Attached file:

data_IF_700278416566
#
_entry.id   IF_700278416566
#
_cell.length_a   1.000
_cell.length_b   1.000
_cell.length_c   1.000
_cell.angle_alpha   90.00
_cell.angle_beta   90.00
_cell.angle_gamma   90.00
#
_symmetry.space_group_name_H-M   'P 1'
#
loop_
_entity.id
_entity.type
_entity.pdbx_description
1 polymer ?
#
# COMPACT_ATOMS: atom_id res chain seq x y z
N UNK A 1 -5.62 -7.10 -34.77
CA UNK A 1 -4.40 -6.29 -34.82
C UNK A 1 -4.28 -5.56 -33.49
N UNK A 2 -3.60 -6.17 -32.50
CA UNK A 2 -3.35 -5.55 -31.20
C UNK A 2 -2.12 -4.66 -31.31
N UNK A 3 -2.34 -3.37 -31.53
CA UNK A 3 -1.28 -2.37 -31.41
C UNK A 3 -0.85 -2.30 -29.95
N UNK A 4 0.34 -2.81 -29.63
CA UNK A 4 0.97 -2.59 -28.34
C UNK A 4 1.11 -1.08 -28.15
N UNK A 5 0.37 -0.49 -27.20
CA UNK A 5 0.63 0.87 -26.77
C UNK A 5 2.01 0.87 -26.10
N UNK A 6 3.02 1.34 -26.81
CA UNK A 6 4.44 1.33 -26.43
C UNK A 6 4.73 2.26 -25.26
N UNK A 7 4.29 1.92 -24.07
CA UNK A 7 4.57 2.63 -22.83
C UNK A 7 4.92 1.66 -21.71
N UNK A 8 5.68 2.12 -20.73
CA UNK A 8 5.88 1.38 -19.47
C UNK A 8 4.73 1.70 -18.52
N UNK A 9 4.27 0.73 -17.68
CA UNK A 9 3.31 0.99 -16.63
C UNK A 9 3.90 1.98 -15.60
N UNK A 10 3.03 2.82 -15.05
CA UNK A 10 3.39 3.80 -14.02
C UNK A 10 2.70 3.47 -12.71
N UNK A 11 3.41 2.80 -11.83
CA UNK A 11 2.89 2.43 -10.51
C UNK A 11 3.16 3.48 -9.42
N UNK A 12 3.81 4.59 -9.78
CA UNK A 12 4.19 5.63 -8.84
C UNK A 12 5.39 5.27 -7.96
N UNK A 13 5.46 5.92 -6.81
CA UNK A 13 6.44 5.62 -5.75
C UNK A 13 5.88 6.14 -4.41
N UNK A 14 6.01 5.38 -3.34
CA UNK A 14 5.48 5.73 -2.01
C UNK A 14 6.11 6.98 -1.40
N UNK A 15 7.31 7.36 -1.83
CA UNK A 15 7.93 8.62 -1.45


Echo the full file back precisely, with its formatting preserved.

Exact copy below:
data_IF_700278416566
#
_entry.id   IF_700278416566
#
_cell.length_a   1.000
_cell.length_b   1.000
_cell.length_c   1.000
_cell.angle_alpha   90.00
_cell.angle_beta   90.00
_cell.angle_gamma   90.00
#
_symmetry.space_group_name_H-M   'P 1'
#
loop_
_entity.id
_entity.type
_entity.pdbx_description
1 polymer ?
#
# COMPACT_ATOMS: atom_id res chain seq x y z
N UNK A 1 -5.62 -7.10 -34.77
CA UNK A 1 -4.40 -6.29 -34.82
C UNK A 1 -4.28 -5.56 -33.49
N UNK A 2 -3.60 -6.17 -32.50
CA UNK A 2 -3.35 -5.55 -31.20
C UNK A 2 -2.12 -4.66 -31.31
N UNK A 3 -2.34 -3.37 -31.53
CA UNK A 3 -1.28 -2.37 -31.41
C UNK A 3 -0.85 -2.30 -29.95
N UNK A 4 0.34 -2.81 -29.63
CA UNK A 4 0.97 -2.59 -28.34
C UNK A 4 1.11 -1.08 -28.15
N UNK A 5 0.37 -0.49 -27.20
CA UNK A 5 0.63 0.87 -26.77
C UNK A 5 2.01 0.87 -26.10
N UNK A 6 3.02 1.34 -26.81
CA UNK A 6 4.44 1.33 -26.43
C UNK A 6 4.73 2.26 -25.26
N UNK A 7 4.29 1.92 -24.07
CA UNK A 7 4.57 2.63 -22.83
C UNK A 7 4.92 1.66 -21.71
N UNK A 8 5.68 2.12 -20.73
CA UNK A 8 5.88 1.38 -19.47
C UNK A 8 4.73 1.70 -18.52
N UNK A 9 4.27 0.73 -17.68
CA UNK A 9 3.31 0.99 -16.63
C UNK A 9 3.90 1.98 -15.60
N UNK A 10 3.03 2.82 -15.05
CA UNK A 10 3.39 3.80 -14.02
C UNK A 10 2.70 3.47 -12.71
N UNK A 11 3.41 2.80 -11.83
CA UNK A 11 2.89 2.43 -10.51
C UNK A 11 3.16 3.48 -9.42
N UNK A 12 3.81 4.59 -9.78
CA UNK A 12 4.19 5.63 -8.84
C UNK A 12 5.39 5.27 -7.96
N UNK A 13 5.46 5.92 -6.81
CA UNK A 13 6.44 5.62 -5.75
C UNK A 13 5.88 6.14 -4.41
N UNK A 14 6.01 5.38 -3.34
CA UNK A 14 5.48 5.73 -2.01
C UNK A 14 6.11 6.98 -1.40
N UNK A 15 7.31 7.36 -1.83
CA UNK A 15 7.93 8.62 -1.45